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    Effect of Heat Treatment on Liquid Metal-Induced Cracking of Austenitic Alloys


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    Slow strain rate tests were used to rank the liquid metal embrittlcment (LME) susceptibility of Types 304 (UNS S30400), 304L (UNS S30403), 316 (UNS S31600), 316L (UNS S31603), and 321 (UNS S32100) stainless steel, as well as alloys 600 (UNS N06600) and 800 (UNS N08800). Testing revealed that LME susceptibility was influenced significantly by heat-treated condition. Sensitized materials were consistently more susceptible to cracking in liquid mercury at ambient conditions. Cracking was predominantly intergranular for the sensitized materials and was analogous to stress corrosion cracking in high temperature aqueous solutions. These results suggest that low-carbon or stabilized materials are inherently more resistant to LME and are preferable for applications in environments where mercury may exist.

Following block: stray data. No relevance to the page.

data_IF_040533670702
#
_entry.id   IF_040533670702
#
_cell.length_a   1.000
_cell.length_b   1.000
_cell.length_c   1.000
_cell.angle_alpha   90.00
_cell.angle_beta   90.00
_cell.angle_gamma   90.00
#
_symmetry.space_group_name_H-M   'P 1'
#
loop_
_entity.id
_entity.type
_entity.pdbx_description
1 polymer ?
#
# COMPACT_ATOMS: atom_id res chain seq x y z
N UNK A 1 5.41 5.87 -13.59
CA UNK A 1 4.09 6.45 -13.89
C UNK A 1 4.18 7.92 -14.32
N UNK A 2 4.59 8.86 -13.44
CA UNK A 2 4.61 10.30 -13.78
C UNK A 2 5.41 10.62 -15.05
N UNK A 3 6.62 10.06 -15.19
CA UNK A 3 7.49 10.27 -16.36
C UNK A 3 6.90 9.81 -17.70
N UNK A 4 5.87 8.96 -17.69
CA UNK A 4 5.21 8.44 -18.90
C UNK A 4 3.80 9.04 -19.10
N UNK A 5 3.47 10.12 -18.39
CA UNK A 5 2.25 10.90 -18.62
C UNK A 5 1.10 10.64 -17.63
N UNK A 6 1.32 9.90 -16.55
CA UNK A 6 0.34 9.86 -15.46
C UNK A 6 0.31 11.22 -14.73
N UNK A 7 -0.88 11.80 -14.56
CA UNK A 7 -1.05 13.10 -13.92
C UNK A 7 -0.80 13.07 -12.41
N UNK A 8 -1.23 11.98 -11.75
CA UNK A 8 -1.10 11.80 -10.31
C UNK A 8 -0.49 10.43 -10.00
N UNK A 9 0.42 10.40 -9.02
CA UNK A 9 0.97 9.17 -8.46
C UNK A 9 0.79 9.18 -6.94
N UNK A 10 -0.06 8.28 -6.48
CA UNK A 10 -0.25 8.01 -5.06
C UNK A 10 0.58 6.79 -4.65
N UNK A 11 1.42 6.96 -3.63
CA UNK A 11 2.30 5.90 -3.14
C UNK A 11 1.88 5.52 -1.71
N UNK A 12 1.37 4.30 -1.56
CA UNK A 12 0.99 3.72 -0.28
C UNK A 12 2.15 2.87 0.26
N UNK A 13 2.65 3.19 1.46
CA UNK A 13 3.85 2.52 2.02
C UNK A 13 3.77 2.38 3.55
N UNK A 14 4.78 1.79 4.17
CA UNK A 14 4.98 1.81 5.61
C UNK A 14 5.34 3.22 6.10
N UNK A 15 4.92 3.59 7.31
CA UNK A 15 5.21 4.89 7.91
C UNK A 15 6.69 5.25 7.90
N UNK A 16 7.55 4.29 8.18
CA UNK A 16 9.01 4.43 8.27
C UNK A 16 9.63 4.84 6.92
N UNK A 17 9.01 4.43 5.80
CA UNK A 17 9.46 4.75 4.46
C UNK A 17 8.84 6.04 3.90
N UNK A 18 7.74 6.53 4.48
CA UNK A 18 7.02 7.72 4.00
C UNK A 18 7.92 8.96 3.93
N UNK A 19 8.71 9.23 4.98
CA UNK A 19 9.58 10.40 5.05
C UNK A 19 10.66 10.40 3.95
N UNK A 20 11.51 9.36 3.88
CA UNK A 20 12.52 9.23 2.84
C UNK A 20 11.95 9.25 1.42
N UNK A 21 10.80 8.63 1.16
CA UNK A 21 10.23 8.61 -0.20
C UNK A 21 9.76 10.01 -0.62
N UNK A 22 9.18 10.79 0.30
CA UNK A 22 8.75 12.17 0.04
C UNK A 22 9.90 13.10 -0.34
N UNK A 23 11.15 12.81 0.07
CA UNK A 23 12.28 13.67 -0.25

environmental cracking, liquid metal embrittlement, stress corrosion cracking, mercury-induced cracking, stainless steels, nickel alloys, slow strain rate tests

    Author Information:

    Krupowicz, JJ
    Engineering associate, Mobil Research and Development Corporation, Paulsboro, NJ

    Committee/Subcommittee: G01.06

    DOI: 10.1520/STP12764S